BusinessCommon Misconceptions About ERISA Bonds and Why They Matter

Common Misconceptions About ERISA Bonds and Why They Matter

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ERISA bonds (fidelity bonds) are required under the Employee Retirement Income Security Act for anyone who handles benefits, pension, or retirement plan assets. These bonds protect the plans from losses due to fraud or dishonesty by a plan administrator.

These fidelity bonds must be purchased from a surety company or reinsurer on the Department of Treasury’s listing of approved sureties. Prices are based on the business class and the coverage required.

ERISA Bonds Are Fiduciary Liability Insurance

While often confused with fiduciary liability insurance, ERISA bonds serve different purposes. As the name suggests, ERISA fidelity bonds insure your company’s retirement funds against theft and dishonesty by people handling them. On the other hand, Fiduciary liability insurance protects your business against a broad range of exposures that could result from managing your company’s retirement plans.

As a general rule, the Department of Labor requires that any person who handles plan assets be bonded for at least 10% of the amount of money they handle. This bond covers your company against financial loss suffered by plan participants due to the fraudulent, dishonest, or wrongful actions of anyone who manages the plan’s investments, cash, and checks.

Purchasing an ERISA fidelity bond is simple and relatively inexpensive. 

ERISA Bonds Are Not Required

ERISA requires that anyone who handles funds or property of a plan be bonded to cover potential dishonesty and fraud. The bond, also known as a fidelity bond, protects plan assets and other property from theft caused by those who manage the plan’s financial affairs.

However, the law and Department of Labor regulations contain several exemptions. For example, regulated financial institutions (select banks, insurance companies, and registered brokers and dealers) are exempt from having to bond when they handle funds or property of an employee benefit plan.

Similarly, unfunded plans are exempt from bonding requirements if the employer contributions or salary withholding amounts are placed in a separate account that is not subject to the control of the employer’s general creditors. But, if the funds are commingled with general assets or are paid to purchase benefits directly from an insurer, an ERISA bond may be required.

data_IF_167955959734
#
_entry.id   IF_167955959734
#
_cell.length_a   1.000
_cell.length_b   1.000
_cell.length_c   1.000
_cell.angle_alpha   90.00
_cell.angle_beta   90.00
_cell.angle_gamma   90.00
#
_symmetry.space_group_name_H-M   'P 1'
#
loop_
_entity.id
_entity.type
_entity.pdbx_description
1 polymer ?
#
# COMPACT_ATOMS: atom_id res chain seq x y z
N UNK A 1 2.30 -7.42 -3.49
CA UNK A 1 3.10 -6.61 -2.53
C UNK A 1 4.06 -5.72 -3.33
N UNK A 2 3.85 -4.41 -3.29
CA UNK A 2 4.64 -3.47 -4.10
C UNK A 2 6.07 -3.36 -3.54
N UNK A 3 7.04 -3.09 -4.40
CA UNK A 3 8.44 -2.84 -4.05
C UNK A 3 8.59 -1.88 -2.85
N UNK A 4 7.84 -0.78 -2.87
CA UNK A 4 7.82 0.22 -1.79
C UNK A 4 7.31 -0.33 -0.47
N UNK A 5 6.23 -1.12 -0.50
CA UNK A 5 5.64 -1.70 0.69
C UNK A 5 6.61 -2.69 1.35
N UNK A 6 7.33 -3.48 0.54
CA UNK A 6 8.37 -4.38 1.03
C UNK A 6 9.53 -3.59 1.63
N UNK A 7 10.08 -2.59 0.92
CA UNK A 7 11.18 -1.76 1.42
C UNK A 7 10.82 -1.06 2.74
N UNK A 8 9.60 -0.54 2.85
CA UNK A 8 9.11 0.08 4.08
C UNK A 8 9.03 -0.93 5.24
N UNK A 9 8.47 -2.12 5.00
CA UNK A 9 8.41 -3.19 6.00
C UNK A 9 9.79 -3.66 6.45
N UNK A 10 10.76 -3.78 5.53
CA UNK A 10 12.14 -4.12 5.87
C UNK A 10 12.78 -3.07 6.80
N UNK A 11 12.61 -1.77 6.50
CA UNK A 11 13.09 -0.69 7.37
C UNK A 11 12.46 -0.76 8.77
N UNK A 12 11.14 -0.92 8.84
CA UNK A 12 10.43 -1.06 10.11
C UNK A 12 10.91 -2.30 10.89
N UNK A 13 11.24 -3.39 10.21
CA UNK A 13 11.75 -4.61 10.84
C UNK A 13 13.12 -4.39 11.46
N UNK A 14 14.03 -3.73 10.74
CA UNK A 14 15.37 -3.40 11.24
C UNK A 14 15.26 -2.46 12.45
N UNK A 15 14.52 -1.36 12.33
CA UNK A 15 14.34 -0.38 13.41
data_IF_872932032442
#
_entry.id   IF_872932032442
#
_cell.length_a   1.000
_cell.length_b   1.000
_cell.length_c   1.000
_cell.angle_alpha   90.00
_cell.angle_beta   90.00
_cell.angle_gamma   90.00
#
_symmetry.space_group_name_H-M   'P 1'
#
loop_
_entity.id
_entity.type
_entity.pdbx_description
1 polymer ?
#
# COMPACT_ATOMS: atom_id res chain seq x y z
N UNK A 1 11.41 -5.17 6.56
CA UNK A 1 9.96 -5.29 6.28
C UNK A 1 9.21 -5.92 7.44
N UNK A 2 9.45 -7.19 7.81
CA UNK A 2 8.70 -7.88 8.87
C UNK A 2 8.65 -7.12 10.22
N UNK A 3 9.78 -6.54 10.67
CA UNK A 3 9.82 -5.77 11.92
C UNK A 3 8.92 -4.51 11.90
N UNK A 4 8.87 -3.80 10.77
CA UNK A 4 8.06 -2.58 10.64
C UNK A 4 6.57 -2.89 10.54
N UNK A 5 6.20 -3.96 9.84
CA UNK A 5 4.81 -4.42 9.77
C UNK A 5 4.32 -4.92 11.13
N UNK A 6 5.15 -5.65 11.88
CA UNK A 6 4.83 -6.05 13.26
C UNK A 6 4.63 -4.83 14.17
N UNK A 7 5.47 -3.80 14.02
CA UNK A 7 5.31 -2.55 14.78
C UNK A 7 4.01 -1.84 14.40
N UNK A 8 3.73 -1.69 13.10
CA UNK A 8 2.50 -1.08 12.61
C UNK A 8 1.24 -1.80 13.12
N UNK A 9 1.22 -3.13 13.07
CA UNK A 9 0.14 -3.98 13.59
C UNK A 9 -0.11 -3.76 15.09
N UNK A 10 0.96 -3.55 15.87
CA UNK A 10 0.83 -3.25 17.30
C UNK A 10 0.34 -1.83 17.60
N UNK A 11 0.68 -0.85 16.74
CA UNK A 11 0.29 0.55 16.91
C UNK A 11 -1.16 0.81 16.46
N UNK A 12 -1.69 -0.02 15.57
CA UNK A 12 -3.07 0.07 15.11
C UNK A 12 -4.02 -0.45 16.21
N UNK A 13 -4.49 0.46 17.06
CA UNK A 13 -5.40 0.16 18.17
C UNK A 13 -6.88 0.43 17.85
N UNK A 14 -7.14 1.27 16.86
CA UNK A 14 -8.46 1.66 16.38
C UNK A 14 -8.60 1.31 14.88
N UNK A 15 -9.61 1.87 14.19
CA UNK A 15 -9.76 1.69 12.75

ERISA Bonds Are Not Required for All Plans

Unlike fiduciary liability insurance, ERISA bonds do not protect companies from legal claims and judgments. While the two policies are similar in some respects, they cover very different exposures.

Generally, ERISA requires that anyone who “handles funds or other property” of an employee benefit plan be bonded. That includes all fiduciaries, anyone who manages a plan’s assets, and individuals who manage cash, checks, or other property used to distribute to plan participants or beneficiaries.

The bonding requirement is intended to protect the plans from losses caused by fraud or dishonesty by those who handle the plan’s assets. The amount required is typically 10% of the total value of the plan assets being handled.

ERISA Bonds Are Not Required for Unfunded Plans

ERISA Bonds protect the assets of tax-qualified retirement plans from losses due to dishonesty or fraud. They’re required for those who handle plan funds or have access to decision-making authority that could expose the company to the risk of loss.

The Department of Labor requires anyone who handles ERISA retirement fund assets (defined-benefit, profit sharing, and 401(k) plans) to obtain an ERISA Fidelity Bond. The bond amount must equal either 10% of the plan assets handled or $1,000,000 for plans holding employer securities.

Typically, ERISA bonds must be purchased through an independent insurance carrier or insurance broker named on the Department of Treasury’s Listing of Approved Sureties published in Department Circular 570. 

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